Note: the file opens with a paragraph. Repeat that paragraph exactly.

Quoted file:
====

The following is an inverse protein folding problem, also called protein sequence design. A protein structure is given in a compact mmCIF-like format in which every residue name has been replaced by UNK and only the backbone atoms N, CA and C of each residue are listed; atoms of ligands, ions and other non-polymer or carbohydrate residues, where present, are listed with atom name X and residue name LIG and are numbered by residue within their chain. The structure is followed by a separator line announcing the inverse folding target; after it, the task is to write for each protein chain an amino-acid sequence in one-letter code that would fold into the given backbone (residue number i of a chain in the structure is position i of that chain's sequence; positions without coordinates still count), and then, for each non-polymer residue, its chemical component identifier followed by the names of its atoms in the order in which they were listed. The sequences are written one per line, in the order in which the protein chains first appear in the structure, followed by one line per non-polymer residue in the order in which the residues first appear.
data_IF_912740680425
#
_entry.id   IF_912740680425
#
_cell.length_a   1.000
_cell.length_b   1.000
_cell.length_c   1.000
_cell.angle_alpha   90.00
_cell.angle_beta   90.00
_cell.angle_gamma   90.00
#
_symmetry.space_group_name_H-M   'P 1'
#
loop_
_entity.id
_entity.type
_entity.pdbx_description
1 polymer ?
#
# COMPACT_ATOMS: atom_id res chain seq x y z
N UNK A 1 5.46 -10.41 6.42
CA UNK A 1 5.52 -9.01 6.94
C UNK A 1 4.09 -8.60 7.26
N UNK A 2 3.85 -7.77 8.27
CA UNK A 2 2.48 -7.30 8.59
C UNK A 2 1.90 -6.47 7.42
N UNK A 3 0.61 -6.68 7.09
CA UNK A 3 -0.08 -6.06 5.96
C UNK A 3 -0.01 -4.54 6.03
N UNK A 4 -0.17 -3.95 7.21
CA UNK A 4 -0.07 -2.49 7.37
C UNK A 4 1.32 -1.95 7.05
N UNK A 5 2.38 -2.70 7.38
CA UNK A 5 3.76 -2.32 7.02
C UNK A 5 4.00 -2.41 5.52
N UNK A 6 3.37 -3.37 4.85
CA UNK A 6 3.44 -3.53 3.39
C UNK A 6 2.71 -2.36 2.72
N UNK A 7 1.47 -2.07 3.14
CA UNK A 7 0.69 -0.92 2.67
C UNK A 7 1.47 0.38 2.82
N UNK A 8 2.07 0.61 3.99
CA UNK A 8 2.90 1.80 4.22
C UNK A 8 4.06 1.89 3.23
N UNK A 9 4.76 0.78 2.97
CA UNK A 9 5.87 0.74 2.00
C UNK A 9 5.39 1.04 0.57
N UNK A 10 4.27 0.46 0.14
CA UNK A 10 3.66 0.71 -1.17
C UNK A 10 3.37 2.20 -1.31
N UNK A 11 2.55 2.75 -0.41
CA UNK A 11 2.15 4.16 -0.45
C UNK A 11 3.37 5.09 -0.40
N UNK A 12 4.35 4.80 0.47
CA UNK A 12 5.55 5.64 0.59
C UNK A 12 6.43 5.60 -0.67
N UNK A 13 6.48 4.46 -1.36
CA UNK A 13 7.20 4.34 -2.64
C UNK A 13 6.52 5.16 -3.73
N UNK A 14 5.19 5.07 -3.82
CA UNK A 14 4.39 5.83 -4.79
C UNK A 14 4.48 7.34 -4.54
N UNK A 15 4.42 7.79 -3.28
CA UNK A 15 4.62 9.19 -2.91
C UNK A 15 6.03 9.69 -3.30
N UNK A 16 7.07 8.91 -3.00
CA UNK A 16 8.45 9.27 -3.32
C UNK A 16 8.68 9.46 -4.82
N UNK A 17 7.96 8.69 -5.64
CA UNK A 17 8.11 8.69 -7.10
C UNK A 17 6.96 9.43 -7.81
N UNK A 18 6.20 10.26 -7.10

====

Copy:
The following is an inverse protein folding problem, also called protein sequence design. A protein structure is given in a compact mmCIF-like format in which every residue name has been replaced by UNK and only the backbone atoms N, CA and C of each residue are listed; atoms of ligands, ions and other non-polymer or carbohydrate residues, where present, are listed with atom name X and residue name LIG and are numbered by residue within their chain. The structure is followed by a separator line announcing the inverse folding target; after it, the task is to write for each protein chain an amino-acid sequence in one-letter code that would fold into the given backbone (residue number i of a chain in the structure is position i of that chain's sequence; positions without coordinates still count), and then, for each non-polymer residue, its chemical component identifier followed by the names of its atoms in the order in which they were listed. The sequences are written one per line, in the order in which the protein chains first appear in the structure, followed by one line per non-polymer residue in the order in which the residues first appear.